# How Do I Perform Simple Operations On The Elements of a Table?

I have been using the function HistogramList to generate frequency tables off a data set. The code looks like this:

frequencytable=HistogramList[dataA,{-0.5, 6.5, 1},"PDF"][[2]]


with a numerical output of:

0.0152, 0.0937, 0.0234, 0.2969, 0.2500, 0.0781, 0.0312

Here is my question. I would like to add the three numbers at the right hand side to one another. Next, I would like to add the three numbers at the left hand side to one another. Last, I would like to subtract the sum of the three numbers on the left from the sum of the three numbers on the right. How do I do that?

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If you want to to this in place you should see: (3069) –  Mr.Wizard Aug 13 '13 at 16:34

You should have a look at Take and Total in the documentation. Here's the code:

list = {0.0152, 0.0937, 0.0234, 0.2969, 0.2500, 0.0781, 0.0312};
Total@Take[list, -3] - Total@Take[list, 3]


0.227

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"Total@Take" seems to work. But the answer I got was 0.0156625, not 0.227. (I verified the result on a pocket calculator) Am I missing something? @Anon –  Joel Mayer Aug 13 '13 at 19:52
@JoelMayer There are plenty of people who got the same result as I. Perhaps we all misunderstood what it was you wanted to do. –  Pickett Aug 13 '13 at 20:03
@JoelMayer Is this not what you want to do: sum of last three digits minus the sum of the first three digits? –  Pickett Aug 13 '13 at 20:14
A thousand (1x10^3) pardons my lords and masters. I transcribed 0.234 when I should have transcribed 0.0234. @anon –  Joel Mayer Aug 13 '13 at 22:17

Okay, since this has turned into a fun-fest here's mine:

Range@12 /. {a:_ .. {3}, ___, z:_ .. {3}} :> +z - +a


27

Keen eyes may have spotted something unusual. ;^) This uses my own Notation package syntax for Repeated; here is the InputForm of the LHS of the rule:

{a:_ .. {3}, ___, z:_ .. {3}} // InputForm

{a:Repeated[_, {3}], ___, z:Repeated[_, {3}]}


Personally I just hate typing out Repeated now. If anyone else is crazy enough to play by my rules ask me for the code or implement it yourself.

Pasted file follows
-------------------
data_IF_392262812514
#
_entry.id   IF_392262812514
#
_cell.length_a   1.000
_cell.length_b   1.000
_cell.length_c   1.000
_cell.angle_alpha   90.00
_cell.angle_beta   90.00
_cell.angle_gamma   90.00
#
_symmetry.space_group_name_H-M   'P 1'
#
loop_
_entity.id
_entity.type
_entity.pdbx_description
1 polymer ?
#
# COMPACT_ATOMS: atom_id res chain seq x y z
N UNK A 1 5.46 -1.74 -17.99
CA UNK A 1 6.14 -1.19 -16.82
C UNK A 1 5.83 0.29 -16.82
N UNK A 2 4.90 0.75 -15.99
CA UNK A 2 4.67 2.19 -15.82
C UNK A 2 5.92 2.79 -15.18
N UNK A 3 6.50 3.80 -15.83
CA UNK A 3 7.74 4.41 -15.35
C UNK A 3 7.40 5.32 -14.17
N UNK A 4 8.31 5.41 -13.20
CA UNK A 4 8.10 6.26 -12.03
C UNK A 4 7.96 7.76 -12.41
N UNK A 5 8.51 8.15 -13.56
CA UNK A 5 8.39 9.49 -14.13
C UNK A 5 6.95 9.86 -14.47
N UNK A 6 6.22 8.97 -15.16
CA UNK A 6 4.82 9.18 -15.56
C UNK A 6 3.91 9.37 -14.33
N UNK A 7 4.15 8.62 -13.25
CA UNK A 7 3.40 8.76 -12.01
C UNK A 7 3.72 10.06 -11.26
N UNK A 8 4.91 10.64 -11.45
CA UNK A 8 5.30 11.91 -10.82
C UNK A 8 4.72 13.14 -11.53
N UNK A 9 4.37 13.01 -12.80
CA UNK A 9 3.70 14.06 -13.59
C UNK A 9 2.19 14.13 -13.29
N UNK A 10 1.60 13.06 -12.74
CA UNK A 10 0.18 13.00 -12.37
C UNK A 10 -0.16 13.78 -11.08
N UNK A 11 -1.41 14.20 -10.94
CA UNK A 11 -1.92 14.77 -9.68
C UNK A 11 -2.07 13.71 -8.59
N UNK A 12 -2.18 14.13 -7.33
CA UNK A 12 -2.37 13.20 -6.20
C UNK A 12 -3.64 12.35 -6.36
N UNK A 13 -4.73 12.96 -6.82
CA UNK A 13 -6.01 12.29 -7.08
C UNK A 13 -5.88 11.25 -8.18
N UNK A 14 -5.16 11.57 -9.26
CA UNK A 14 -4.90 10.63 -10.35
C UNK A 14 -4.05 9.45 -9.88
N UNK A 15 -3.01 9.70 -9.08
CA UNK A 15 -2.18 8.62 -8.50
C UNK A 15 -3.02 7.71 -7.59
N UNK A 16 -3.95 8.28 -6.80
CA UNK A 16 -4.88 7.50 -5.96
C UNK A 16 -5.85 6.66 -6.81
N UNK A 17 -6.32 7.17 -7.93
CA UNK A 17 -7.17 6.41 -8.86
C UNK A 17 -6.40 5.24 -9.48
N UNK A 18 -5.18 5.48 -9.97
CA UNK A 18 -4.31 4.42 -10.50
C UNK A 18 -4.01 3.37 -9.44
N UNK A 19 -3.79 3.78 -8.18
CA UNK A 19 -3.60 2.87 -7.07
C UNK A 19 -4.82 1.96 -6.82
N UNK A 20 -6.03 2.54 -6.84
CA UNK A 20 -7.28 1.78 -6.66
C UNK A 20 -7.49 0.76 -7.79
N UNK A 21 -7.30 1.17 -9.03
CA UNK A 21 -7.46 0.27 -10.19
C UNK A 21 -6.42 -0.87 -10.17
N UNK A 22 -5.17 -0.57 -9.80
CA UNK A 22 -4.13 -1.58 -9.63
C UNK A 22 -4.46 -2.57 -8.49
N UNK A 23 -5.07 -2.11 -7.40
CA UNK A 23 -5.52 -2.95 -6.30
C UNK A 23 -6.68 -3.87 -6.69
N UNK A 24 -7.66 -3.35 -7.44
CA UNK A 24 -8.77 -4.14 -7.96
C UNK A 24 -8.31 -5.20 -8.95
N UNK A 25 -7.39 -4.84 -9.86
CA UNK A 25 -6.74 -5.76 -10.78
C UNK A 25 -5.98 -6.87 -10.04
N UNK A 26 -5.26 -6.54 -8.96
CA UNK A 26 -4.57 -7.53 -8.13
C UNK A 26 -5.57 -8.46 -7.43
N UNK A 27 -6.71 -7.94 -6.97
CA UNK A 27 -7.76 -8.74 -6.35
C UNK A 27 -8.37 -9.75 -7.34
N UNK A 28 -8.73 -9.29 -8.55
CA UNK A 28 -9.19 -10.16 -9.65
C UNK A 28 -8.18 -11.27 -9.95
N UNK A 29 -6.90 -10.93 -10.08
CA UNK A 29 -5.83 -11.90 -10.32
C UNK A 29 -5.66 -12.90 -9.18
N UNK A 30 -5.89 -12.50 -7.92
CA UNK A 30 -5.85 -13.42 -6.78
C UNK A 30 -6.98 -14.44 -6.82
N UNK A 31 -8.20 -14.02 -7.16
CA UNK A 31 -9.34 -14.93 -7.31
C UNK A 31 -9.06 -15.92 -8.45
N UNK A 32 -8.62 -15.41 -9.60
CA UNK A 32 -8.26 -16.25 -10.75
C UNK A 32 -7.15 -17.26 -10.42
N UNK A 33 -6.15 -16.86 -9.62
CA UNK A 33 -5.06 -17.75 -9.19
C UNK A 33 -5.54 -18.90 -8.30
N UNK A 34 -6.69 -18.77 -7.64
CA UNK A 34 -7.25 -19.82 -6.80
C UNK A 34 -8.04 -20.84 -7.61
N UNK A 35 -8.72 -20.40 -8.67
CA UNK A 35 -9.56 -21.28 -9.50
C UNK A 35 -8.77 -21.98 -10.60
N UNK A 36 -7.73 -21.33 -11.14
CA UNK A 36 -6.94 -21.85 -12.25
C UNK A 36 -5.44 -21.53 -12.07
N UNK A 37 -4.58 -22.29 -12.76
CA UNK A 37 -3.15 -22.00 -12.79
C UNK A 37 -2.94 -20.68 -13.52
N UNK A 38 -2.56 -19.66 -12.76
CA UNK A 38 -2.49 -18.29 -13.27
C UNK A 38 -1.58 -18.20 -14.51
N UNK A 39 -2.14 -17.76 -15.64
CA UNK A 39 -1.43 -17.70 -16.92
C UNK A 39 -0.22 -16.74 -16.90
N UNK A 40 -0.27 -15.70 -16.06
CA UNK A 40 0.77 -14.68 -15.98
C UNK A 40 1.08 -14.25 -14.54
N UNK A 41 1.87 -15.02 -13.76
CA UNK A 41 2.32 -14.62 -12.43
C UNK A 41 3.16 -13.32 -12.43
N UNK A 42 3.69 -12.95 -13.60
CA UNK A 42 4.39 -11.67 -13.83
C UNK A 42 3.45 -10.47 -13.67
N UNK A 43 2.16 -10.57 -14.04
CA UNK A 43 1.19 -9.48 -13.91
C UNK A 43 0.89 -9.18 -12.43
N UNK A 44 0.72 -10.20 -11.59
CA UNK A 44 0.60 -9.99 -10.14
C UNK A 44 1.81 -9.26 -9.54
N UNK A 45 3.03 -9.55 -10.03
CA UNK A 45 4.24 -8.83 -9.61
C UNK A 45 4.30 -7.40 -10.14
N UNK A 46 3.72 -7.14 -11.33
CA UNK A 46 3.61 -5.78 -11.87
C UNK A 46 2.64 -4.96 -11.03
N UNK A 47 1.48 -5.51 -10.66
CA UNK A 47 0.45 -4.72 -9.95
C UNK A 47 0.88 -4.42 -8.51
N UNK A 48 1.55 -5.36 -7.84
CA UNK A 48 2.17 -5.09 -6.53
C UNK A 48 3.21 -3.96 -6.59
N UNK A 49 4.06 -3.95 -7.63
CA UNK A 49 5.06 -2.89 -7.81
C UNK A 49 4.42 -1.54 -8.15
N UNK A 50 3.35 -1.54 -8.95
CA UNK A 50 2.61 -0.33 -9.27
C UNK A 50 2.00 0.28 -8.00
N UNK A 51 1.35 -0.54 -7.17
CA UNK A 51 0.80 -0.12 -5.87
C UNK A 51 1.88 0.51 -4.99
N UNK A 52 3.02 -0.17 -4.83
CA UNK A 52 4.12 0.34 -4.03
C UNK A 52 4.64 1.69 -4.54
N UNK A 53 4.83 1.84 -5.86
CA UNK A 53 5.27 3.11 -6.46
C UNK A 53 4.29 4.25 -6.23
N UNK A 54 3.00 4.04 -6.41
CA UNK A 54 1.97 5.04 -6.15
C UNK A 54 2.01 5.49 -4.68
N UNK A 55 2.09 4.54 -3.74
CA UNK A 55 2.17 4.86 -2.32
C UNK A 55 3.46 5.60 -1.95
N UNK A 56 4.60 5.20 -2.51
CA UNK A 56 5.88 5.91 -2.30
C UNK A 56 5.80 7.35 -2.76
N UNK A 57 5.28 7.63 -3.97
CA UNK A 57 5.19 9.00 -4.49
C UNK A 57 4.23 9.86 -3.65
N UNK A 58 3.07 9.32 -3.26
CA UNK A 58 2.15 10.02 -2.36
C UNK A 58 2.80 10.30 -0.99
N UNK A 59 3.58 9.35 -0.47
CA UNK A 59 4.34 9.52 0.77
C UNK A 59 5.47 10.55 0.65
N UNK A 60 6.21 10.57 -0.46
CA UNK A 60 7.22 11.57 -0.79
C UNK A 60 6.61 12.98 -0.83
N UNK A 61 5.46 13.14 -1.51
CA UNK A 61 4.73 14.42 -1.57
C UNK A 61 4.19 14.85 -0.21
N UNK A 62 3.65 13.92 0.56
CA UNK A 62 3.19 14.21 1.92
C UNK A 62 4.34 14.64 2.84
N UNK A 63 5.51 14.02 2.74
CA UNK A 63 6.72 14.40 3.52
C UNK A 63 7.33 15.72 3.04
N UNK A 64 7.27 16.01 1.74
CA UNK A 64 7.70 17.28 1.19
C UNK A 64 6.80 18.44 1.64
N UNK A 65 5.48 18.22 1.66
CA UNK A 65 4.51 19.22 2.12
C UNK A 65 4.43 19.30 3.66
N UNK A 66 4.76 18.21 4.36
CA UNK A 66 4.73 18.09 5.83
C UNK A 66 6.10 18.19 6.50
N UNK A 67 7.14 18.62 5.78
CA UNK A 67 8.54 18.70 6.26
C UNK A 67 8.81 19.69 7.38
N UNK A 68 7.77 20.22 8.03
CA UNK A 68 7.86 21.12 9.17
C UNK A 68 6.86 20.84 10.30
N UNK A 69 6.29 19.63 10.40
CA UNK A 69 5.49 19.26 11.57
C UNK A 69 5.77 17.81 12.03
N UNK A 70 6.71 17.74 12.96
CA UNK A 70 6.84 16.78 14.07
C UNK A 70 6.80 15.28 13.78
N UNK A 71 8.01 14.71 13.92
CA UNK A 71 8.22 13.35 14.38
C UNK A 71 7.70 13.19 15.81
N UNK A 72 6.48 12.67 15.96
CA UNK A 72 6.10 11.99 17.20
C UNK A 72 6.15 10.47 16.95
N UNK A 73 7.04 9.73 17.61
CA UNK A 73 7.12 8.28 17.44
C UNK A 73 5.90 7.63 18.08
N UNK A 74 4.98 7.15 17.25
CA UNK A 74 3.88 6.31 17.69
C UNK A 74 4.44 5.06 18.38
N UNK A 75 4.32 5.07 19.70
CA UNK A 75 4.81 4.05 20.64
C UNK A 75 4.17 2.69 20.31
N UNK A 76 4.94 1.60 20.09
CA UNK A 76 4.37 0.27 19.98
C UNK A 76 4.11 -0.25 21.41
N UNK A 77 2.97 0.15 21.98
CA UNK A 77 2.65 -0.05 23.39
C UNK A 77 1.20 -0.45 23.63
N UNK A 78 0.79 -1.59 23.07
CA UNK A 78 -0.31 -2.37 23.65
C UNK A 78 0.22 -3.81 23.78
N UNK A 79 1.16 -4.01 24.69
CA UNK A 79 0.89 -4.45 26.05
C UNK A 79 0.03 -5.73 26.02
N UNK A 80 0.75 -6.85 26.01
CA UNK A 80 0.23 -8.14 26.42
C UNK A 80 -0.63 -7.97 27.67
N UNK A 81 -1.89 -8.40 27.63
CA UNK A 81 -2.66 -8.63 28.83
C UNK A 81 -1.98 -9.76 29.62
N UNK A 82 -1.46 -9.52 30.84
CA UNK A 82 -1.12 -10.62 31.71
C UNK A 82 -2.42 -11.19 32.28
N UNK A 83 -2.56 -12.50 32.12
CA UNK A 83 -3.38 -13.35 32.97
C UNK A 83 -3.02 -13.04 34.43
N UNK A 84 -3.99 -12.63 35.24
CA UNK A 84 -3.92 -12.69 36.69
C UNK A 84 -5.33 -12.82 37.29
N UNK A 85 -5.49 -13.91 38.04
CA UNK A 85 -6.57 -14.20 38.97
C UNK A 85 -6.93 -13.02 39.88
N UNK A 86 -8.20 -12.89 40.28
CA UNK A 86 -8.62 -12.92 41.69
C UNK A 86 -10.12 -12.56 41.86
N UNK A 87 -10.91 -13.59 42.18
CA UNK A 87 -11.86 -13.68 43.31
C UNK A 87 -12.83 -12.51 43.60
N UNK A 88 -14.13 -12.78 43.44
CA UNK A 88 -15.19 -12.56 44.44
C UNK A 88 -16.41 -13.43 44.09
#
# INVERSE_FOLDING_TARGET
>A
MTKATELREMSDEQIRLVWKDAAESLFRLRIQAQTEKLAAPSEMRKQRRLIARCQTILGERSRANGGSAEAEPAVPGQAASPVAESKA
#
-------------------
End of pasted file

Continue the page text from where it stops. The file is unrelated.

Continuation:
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I think this is the first time I've seen patt .. {n} for the second argument of Repeated. Never knew about that and never would've thought a postfix operator would also serve as an infix one. +! –  rm -rf Aug 13 '13 at 18:52
Oh wait a minute... your own Notation package. Rats! I thought this was an undocumented gem in the syntax :( –  rm -rf Aug 13 '13 at 18:53
@rm-rf Now who's having the heart attack? :o) –  Mr.Wizard Aug 13 '13 at 18:59
It does look neat, but nowadays I mostly write code for the long term or one that someone else might use, so I've long abandoned any desire for custom notations and focus more on clarity of code (I mean, code written only with the default language syntax. I'll admit, this is much nicer if it were part of the syntax). I genuinely thought this was in the docs! –  rm -rf Aug 13 '13 at 19:15
@rm-rf I fully understand (see: "crazy"). I do also wish this were real syntax. –  Mr.Wizard Aug 13 '13 at 19:20

After the nonsense here is a serious answer inspired by Kuba's:

x = Range @ 12;

PadLeft[x, 6, x, 3].{1, 1, 1, -1, -1, -1}


27

It's quite fast:

r = RandomInteger[999, {5000}];
Do[Tr@Take[r, -3] - Tr@Take[r, 3], {500000}] // Timing // First
Do[PadLeft[r, 6, r, 3].{1, 1, 1, -1, -1, -1}, {500000}] // Timing // First


0.639

0.656

Of course the more direct x[[{-1, -2, -3, 1, 2, 3}]].{1, 1, 1, -1, -1, -1} is better, but less fun IMHO.

Do[r[[{-1, -2, -3, 1, 2, 3}]].{1, 1, 1, -1, -1, -1}, {500000}] // Timing // First


0.421

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Just another way to do the same thing:

list = {0.0152, 0.0937, 0.0234, 0.2969, 0.2500, 0.0781, 0.0312};
Tr[#[[-3 ;;]] - #[[;; 3]]] &@list


0.227

Edit:

Total@{0.2500, 0.0781, 0.0312} - Total@{0.0152, 0.0937, 0.0234}


0.227

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"Total@Take" seems to work. But the answer I got was 0.015625, not 0.227. (I verified the result on a pocket calculator). Am I missing something? @belisarius –  Joel Mayer Aug 13 '13 at 19:54